At Music Tech Fest in London last month, I gave a talk and did an afternoon-long workshop exploring ways of connecting visuals to sound. We worked with pen and paper, with patching (in Pd), with code (in Processing), and via a survey of some interesting recent work, in this case all connected to drawing. A theme of the conference had been “synesthesia.” But it’s important to note that synesthesia goes beyond just making music visual. It deals with people actually having a sensory experience in which one input (like sound) triggers a different sense (like smell or color). Sure enough, someone who attended had a student who experiences quite strongly that nonvoluntary reaction.

This short film explores the extreme, visceral connection that cross-sensory sensation can produce.

Clinical sensory phenomena aside, the surreal and strange world that emerges is to me a perfect metaphor for all the symbols we use for music and sound, for all the (wonderfully) bizarre feelings that arise as you try to grasp something as unseen and fleeting as music and musical emotion with your brain. It’s long hours in the studio trying to understand what you’re doing, it’s the user interface for computer software, it’s notation. It’s, in a word, impossible.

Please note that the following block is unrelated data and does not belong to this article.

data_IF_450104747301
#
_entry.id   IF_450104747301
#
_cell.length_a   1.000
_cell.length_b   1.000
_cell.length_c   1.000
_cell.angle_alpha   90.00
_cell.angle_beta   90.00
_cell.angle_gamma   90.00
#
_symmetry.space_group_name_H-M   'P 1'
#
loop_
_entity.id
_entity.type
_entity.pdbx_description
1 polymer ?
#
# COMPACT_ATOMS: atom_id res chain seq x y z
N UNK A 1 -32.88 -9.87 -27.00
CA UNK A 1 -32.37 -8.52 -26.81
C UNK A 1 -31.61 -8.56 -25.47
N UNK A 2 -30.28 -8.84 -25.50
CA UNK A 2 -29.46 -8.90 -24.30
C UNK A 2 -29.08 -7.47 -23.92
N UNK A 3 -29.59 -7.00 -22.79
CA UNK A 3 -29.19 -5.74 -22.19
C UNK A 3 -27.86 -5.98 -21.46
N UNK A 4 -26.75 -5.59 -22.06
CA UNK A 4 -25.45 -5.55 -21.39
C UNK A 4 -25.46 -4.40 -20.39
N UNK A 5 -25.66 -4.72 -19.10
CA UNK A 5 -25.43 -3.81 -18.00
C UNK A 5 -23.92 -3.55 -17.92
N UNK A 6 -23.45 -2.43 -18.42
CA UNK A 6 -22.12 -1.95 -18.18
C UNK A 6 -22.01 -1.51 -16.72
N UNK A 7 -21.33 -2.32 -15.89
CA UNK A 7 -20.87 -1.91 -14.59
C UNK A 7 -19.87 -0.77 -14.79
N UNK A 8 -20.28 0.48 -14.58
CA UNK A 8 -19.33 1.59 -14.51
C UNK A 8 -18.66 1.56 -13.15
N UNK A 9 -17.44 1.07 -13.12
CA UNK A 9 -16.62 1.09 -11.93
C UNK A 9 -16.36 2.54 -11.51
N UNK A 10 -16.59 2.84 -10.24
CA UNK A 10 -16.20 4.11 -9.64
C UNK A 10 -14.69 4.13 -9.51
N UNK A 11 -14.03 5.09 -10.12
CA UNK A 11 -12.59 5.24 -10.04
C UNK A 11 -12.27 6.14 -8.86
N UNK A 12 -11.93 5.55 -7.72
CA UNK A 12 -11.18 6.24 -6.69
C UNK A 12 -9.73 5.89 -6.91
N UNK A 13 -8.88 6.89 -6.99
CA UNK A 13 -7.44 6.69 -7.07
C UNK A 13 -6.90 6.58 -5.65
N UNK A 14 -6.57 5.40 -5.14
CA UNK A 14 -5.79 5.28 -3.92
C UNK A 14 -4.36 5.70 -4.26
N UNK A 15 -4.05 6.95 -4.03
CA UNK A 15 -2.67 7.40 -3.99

And basslines are definitely cats.

(Not news, but too wonderful for me to care — found via Meiko Kanamoto.) By Terry Timely:

syn·es·the·sia syn·aes·the·sia (sĭn’ĭs-thē’zhə)
A condition in which one type of stimulation evokes the sensation of another, as when the hearing of a sound produces the visualization of a color.
A sensation felt in one part of the body as a result of stimulus applied to another, as in referred pain.
The description of one kind of sense impression by using words that normally describe another.